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International Journal of Healthcare and Medical Sciences

Online ISSN: 2414-2999
Print ISSN: 2415-5233

Quarterly Published (4 Issues Per Year)


Volume 7 Number 4 October 2021

Ethnobotanical Study on Assessment of Indigenous Knowledge on Traditional Plant Medicine Use among People of Wonchi District in Southwest Shewa Zone, Oromia National Regional State, Ethiopia

Authors: Gadisa Melkamu Bulcha ; Kebebush Zepre
Pages: 87-97
DOI: doi.org/10.32861/ijhms.74.87.97
Incomplete coverage of the modern medical system, shortage of pharmaceuticals, and unaffordable prices of modern drugs, make the majority of Ethiopians still depend on traditional plant medicine. Therefore, this study is aimed to assess the current status of indigenous knowledge of traditional plant medicine used among communities of Won chi District. Method: A total of 198 informants (27 key and 171 general) were selected purposively based on the availability of key informants and vegetation richness of the District. semi-structured interview, observation, and guided field walk with informants were data collection methods. Ethnobotanical scoring and ranking methods like informant consensus, paired-wise comparison, and preference ranking were used to analyze the collected data. The findings were displayed using tables and figures. Result: A total of 93 medicinal plant species were identified. Out of these,50 species (53.76%)were noted to treat only human ailments, 3(2.23%) species were used to treat livestock ailments and the rest 40 (43.01%) were used to treat both. Nearly two-thirds of the study participants have good knowledge about traditional plant medicine use. most medicinal plants were reported by elders (94.62%) than younger age group, traditional medicinal plant healers almost know all (96.77%), regarding religion waqefata (60.21%) know than other religion. More medicinal plants were reported by males (86.02%)than females, while regarding educational status illiterate (61.29%)know and mention more Medicinal plants than literate. Therefore, all stakeholders should work together in changing the current situation in order to sustainably benefit from traditional plant medicine.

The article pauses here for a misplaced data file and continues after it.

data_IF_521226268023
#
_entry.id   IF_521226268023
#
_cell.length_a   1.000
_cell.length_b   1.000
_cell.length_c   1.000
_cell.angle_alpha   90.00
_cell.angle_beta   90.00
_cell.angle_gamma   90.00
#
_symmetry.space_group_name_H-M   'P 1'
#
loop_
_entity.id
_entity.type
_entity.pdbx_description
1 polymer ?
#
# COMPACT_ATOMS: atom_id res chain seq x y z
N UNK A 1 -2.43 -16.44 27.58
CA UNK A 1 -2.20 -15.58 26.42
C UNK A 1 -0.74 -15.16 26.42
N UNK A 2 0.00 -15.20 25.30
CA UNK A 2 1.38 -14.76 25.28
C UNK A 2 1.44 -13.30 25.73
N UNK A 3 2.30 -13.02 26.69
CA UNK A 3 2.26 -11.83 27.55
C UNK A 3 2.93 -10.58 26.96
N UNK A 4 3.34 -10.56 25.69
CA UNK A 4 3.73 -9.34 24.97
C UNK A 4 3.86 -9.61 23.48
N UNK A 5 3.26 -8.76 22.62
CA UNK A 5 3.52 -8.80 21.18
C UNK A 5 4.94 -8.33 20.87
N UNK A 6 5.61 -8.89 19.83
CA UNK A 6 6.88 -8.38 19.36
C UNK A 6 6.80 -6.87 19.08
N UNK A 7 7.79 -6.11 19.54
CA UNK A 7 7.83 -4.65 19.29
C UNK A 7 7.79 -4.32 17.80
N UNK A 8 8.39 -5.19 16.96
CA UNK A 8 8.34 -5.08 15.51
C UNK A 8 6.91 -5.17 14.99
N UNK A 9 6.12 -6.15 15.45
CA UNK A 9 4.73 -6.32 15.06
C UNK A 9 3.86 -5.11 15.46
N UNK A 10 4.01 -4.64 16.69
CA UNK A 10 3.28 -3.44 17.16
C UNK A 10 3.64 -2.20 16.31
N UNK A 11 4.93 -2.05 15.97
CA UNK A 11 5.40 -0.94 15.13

Stunting and Its Risk Factors in Under Age Five Children in Ogun State, Nigeria: A Cross-Sectional Study

Authors: Tumilara Busayo Amoo ; Baukje de Roos
Pages: 76-86
DOI: doi.org/10.32861/ijhms.74.76.86
Background: Nigeria has the second-highest prevalence of stunting in children under five in the world. Stunting can have long-term effects on development, performance, and productivity, and it is, therefore, important to assess who is most at risk so that interventions can be better targeted. The study aimed at assessing the prevalence of stunting in under age five children in Ogun State, Nigeria, and its relationship with age, sex, maternal education, household income, and residence type. Methods: We used cross-sectional secondary data from the 2018 Nigeria Demographic and Health Survey to assess the prevalence of stunting and establish if and how stunting is related to the children’s age, sex, household income, maternal education, and type of residence. We included data on age, sex, height/length, maternal education, household income, and type of place of residence of 274 children, aged 0-59 months. Stunting was calculated using the online version of the World Health Organization (WHO) Anthro Survey Analyser.  Data were analyzed using Statistical Package for Social Sciences (v.25). Results: The prevalence of stunting was 23%. Stunting was significantly associated with age (p=0.001). The odds of stunting were significantly highest in children aged 36-47 months (OR 22.61, 95%CI: 2.81, 181.93) relative to other age groups. Stunting was not significantly associated with sex (p=0.079), maternal education (p=0.079), household income (p=0.183) or type of place of residence (p=0.299). Conclusions: Whilst the prevalence of stunting in children aged under five in Ogun State is lower than the average prevalence of stunting in Nigeria, it is still medium according to WHO classification. Intensive nutrition interventions should be targeted to children aged 3-5 years to reduce the stunting prevalence.